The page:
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FURTHER READING
Essays by Tim Seibles
Croon: A Brief on the Line
Related Poems
A Hand
by Jane Hirshfield
Consider the Hands that Write This Letter
by Aracelis Girmay
Hands
by Siv Cedering
Other Odes
Age
by Robert Creeley
America
by Robert Creeley
America
by Herman Melville
Flying Fish: An Ode [excerpt]
by Charles Wharton Stork
Ode on Dictionaries
by Barbara Hamby
Ode on Intimations of Immortality from Recollections of Early Childhood
by William Wordsworth
Ode on My Episiotomy
by Kimberly Johnson
Ode on Periods
by Bernadette Mayer
Ode to a Nightingale
by John Keats
Ode to Spring
by Frederick Seidel
Ode to the Confederate Dead
by Allen Tate
The Quaker Graveyard in Nantucket
by Robert Lowell
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Ode to My Hands

 
by Tim Seibles

Five-legged pocket spiders, knuckled
starfish, grabbers of forks, why
do I forget that you love me:
your willingness to button my shirts,
tie my shoes—even scratch my head!
which throbs like a traffic jam, each thought
leaning on its horn. I see you

waiting anyplace always 
at the ends of my arms—for the doctor,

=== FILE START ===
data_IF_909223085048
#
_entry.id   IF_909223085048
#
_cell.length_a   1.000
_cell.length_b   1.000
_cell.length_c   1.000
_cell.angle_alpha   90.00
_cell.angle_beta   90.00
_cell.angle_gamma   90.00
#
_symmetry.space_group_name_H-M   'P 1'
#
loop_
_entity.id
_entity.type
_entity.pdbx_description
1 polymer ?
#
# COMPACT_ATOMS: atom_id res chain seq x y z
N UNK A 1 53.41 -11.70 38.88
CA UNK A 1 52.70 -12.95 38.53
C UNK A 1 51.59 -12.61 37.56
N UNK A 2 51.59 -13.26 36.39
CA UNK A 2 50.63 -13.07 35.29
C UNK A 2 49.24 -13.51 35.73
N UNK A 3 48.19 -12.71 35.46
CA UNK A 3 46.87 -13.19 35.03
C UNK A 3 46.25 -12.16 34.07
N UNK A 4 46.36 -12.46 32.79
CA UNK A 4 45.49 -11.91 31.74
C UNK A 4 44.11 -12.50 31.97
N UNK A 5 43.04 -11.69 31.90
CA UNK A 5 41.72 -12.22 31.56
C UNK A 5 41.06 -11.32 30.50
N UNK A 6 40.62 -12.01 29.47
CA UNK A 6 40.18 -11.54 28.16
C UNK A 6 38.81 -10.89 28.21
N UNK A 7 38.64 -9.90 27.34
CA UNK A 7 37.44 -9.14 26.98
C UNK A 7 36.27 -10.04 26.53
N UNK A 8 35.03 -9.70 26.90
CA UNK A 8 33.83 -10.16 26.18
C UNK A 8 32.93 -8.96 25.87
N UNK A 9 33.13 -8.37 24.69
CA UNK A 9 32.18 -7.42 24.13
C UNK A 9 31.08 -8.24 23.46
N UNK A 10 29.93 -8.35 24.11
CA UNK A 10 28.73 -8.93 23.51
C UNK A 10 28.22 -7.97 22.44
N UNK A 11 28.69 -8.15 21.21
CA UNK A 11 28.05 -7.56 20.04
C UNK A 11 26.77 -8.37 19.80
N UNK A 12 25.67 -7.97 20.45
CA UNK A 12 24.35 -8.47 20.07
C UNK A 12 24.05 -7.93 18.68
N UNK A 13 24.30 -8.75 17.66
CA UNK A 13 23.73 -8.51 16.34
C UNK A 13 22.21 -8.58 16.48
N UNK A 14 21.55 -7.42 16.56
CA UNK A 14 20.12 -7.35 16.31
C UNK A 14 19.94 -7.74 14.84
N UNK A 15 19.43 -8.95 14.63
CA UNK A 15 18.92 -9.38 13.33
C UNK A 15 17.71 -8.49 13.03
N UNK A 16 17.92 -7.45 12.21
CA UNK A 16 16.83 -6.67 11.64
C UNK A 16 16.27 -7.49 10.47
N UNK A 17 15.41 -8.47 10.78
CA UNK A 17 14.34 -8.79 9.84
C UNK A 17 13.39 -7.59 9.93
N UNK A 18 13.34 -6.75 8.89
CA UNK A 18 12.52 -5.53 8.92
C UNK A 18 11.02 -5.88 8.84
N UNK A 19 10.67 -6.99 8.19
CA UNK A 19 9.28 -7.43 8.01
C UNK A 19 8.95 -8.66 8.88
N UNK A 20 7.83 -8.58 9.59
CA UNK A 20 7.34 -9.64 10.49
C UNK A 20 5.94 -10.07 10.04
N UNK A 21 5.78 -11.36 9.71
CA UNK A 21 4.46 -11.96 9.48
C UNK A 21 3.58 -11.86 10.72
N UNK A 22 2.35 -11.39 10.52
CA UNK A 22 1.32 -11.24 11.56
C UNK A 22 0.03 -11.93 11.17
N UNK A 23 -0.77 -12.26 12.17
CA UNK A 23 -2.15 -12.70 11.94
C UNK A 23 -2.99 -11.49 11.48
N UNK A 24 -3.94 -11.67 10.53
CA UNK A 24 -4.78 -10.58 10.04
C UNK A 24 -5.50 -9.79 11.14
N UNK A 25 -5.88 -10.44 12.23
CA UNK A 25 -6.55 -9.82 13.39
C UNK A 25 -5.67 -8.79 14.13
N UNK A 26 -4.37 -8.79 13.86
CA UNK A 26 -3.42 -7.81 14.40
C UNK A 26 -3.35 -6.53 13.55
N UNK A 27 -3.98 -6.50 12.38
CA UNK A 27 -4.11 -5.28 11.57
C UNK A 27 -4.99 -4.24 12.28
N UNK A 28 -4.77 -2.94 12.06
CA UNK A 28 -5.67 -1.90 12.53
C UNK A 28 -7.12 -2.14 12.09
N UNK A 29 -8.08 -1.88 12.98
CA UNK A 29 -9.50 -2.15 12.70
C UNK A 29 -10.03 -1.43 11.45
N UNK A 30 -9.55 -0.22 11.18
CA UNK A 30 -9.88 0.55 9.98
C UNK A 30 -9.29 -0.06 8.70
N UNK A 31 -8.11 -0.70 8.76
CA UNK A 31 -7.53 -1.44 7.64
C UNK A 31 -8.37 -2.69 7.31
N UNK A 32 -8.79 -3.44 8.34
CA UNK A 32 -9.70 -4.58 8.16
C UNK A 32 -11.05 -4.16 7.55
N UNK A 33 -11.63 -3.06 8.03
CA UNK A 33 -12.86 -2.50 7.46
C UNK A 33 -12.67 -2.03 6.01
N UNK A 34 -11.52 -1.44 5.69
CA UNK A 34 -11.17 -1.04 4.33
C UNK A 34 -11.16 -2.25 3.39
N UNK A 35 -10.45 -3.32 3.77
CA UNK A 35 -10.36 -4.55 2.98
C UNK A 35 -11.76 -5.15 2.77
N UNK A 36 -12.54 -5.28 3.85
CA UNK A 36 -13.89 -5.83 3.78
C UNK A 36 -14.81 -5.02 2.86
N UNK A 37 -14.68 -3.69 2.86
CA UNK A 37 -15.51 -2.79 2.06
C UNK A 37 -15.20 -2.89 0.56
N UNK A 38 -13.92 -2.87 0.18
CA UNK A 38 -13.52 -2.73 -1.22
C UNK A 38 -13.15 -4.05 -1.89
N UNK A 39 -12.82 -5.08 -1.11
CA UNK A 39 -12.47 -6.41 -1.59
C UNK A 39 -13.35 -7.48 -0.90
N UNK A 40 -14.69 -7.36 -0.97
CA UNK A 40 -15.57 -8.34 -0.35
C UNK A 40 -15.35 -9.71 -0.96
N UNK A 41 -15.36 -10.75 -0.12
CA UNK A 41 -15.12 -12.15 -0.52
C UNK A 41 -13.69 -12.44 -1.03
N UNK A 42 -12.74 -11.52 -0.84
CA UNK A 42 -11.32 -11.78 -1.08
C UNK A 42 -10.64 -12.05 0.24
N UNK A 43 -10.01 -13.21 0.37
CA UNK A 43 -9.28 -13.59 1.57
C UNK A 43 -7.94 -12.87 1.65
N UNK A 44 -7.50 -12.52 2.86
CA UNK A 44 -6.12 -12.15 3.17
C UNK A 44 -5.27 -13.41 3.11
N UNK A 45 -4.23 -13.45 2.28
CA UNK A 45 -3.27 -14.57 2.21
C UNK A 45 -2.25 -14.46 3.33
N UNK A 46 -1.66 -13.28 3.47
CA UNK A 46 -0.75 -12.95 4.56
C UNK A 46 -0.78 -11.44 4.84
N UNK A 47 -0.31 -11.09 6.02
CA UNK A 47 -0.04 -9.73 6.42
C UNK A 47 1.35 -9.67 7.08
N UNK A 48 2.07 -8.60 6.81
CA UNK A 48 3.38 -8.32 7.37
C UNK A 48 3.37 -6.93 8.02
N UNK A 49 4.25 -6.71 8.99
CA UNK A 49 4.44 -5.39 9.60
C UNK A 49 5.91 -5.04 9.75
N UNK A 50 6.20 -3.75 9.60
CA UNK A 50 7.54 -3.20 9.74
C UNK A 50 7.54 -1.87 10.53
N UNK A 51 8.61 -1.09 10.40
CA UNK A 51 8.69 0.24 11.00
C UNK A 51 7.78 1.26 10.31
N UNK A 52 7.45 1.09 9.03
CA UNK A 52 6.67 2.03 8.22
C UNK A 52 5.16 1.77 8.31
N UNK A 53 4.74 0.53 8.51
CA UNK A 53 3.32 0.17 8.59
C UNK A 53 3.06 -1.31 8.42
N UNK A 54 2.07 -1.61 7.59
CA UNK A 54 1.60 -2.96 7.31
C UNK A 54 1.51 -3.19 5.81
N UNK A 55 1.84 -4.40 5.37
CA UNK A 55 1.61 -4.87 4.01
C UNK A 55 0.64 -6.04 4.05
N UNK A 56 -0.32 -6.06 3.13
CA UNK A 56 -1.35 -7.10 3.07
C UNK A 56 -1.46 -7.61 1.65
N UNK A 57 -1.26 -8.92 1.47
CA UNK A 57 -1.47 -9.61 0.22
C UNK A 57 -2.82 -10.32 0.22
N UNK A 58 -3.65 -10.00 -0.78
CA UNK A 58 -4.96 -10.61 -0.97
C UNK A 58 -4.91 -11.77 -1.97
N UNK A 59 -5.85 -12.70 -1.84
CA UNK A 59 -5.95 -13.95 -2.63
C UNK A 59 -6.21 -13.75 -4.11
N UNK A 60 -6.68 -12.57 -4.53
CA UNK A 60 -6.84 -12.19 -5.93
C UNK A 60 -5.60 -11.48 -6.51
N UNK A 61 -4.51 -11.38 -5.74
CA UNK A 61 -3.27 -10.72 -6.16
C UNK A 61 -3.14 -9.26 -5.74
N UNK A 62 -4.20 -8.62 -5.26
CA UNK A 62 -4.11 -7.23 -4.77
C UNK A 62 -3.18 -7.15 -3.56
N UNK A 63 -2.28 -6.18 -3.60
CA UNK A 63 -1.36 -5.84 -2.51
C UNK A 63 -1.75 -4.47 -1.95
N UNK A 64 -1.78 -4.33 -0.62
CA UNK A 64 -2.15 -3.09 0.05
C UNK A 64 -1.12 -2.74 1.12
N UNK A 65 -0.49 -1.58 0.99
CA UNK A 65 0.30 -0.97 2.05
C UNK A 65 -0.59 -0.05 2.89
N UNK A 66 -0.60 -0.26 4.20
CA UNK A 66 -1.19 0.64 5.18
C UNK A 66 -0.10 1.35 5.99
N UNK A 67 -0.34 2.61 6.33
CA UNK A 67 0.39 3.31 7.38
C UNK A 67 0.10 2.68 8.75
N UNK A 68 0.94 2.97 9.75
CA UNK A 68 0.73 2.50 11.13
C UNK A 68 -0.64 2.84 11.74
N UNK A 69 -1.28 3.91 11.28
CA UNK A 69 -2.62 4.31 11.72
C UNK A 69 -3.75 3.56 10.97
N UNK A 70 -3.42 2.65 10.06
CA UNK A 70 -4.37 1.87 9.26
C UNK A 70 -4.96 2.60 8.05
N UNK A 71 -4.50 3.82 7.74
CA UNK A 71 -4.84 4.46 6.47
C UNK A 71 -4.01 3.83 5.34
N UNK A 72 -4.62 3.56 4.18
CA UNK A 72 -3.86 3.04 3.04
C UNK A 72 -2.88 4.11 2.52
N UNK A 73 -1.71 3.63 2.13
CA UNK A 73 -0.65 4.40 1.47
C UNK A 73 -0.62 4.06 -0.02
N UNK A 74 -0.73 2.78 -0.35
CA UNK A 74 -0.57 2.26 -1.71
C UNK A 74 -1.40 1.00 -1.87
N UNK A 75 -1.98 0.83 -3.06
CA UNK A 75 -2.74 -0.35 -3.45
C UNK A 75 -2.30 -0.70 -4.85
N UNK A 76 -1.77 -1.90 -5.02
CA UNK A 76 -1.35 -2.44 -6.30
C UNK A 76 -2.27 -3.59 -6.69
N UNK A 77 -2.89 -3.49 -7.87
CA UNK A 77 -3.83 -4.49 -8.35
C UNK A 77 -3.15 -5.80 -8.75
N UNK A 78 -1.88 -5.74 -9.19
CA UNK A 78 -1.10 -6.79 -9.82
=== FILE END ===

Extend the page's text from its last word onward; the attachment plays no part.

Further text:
for the movie to begin, for 
freedom—so silent, such 
patience! testing the world
with your bold myopia: faithful,
ready to reach out at my 
softest suggestion, to fly up 
like two birds when I speak, two 
brown thrashers brandishing verbs
like twigs in your beaks, lifting 
my speech the way pepper springs 
the tongue from slumber. O! 

If only they knew the unrestrained 
innocence of your intentions, 
each finger a cappella, singing
a song that rings like rain
before it falls—that never falls!
Such harmony: the bass thumb, the
pinkie's soprano, the three tenors
in between: kind quintet x 2
rowing my heart like a little boat
upon whose wooden seat I sit
strummed by Sorrow. Or maybe 

I misread you completely
and you are dreaming a tangerine, one
particular hot tamale, a fabulous
banana! to peel suggestively,
like thigh-high stockings: grinning
as only hands can grin 
down the legs—caramel, cocoa, 
black-bean black, vanilla—such lubricious 
dimensions, such public secrets!
Women sailing the streets 
with God's breath at their backs. 
Think of it! No! Yes:
let my brain sweat, make my 
veins whimper: without you, my five-hearted 
fiends, my five-headed hydras, what 
of my mischievous history? The possibilities
suddenly impossible—feelings 
not felt, rememberings un-
remembered—all the touches 
untouched: the gallant strain 

of a pilfered ant, tiny muscles 
flexed with fight, the gritty 
sidewalk slapped after a slip, the pulled 
weed, the plucked flower—a buttercup! 
held beneath Dawn's chin—the purest kiss,
the caught grasshopper's kick, honey,
chalk, charcoal, the solos teased
from guitar. Once, I played 
viola for a year and never stopped

to thank you—my two angry sisters, 
my two hungry men—but you knew
I just wanted to know
what the strings would say 
concerning my soul, my whelming
solipsism: this perpetual solstice
where one + one = everything
and two hands teach a dawdler
the palpable alchemy
of an unreasonable world. 









Copyright 2010 by Tim Seibles. Used with permission of the author.
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